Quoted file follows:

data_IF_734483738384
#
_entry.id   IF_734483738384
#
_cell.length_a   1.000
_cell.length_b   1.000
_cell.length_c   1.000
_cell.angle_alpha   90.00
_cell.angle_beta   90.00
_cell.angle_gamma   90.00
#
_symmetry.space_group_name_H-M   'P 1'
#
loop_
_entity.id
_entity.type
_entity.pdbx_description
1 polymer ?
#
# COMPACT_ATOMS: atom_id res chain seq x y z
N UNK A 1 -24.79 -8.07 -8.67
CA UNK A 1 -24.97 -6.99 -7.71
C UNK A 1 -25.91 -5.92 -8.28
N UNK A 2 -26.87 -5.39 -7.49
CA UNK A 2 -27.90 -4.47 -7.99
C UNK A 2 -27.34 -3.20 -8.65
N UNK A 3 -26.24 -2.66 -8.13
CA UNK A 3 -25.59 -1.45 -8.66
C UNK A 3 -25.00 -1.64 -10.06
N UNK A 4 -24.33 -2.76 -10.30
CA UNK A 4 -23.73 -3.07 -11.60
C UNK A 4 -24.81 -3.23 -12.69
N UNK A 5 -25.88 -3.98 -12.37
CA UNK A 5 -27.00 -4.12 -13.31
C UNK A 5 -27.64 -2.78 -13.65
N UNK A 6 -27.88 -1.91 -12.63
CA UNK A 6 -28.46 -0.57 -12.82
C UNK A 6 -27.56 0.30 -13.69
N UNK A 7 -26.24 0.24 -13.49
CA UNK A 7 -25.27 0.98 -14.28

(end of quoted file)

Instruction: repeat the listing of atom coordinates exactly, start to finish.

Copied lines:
data_IF_734483738384
#
_entry.id   IF_734483738384
#
_cell.length_a   1.000
_cell.length_b   1.000
_cell.length_c   1.000
_cell.angle_alpha   90.00
_cell.angle_beta   90.00
_cell.angle_gamma   90.00
#
_symmetry.space_group_name_H-M   'P 1'
#
loop_
_entity.id
_entity.type
_entity.pdbx_description
1 polymer ?
#
# COMPACT_ATOMS: atom_id res chain seq x y z
N UNK A 1 -24.79 -8.07 -8.67
CA UNK A 1 -24.97 -6.99 -7.71
C UNK A 1 -25.91 -5.92 -8.28
N UNK A 2 -26.87 -5.39 -7.49
CA UNK A 2 -27.90 -4.47 -7.99
C UNK A 2 -27.34 -3.20 -8.65
N UNK A 3 -26.24 -2.66 -8.13
CA UNK A 3 -25.59 -1.45 -8.66
C UNK A 3 -25.00 -1.64 -10.06
N UNK A 4 -24.33 -2.76 -10.30
CA UNK A 4 -23.73 -3.07 -11.60
C UNK A 4 -24.81 -3.23 -12.69
N UNK A 5 -25.88 -3.98 -12.37
CA UNK A 5 -27.00 -4.12 -13.31
C UNK A 5 -27.64 -2.78 -13.65
N UNK A 6 -27.88 -1.91 -12.63
CA UNK A 6 -28.46 -0.57 -12.82
C UNK A 6 -27.56 0.30 -13.69
N UNK A 7 -26.24 0.24 -13.49
CA UNK A 7 -25.27 0.98 -14.28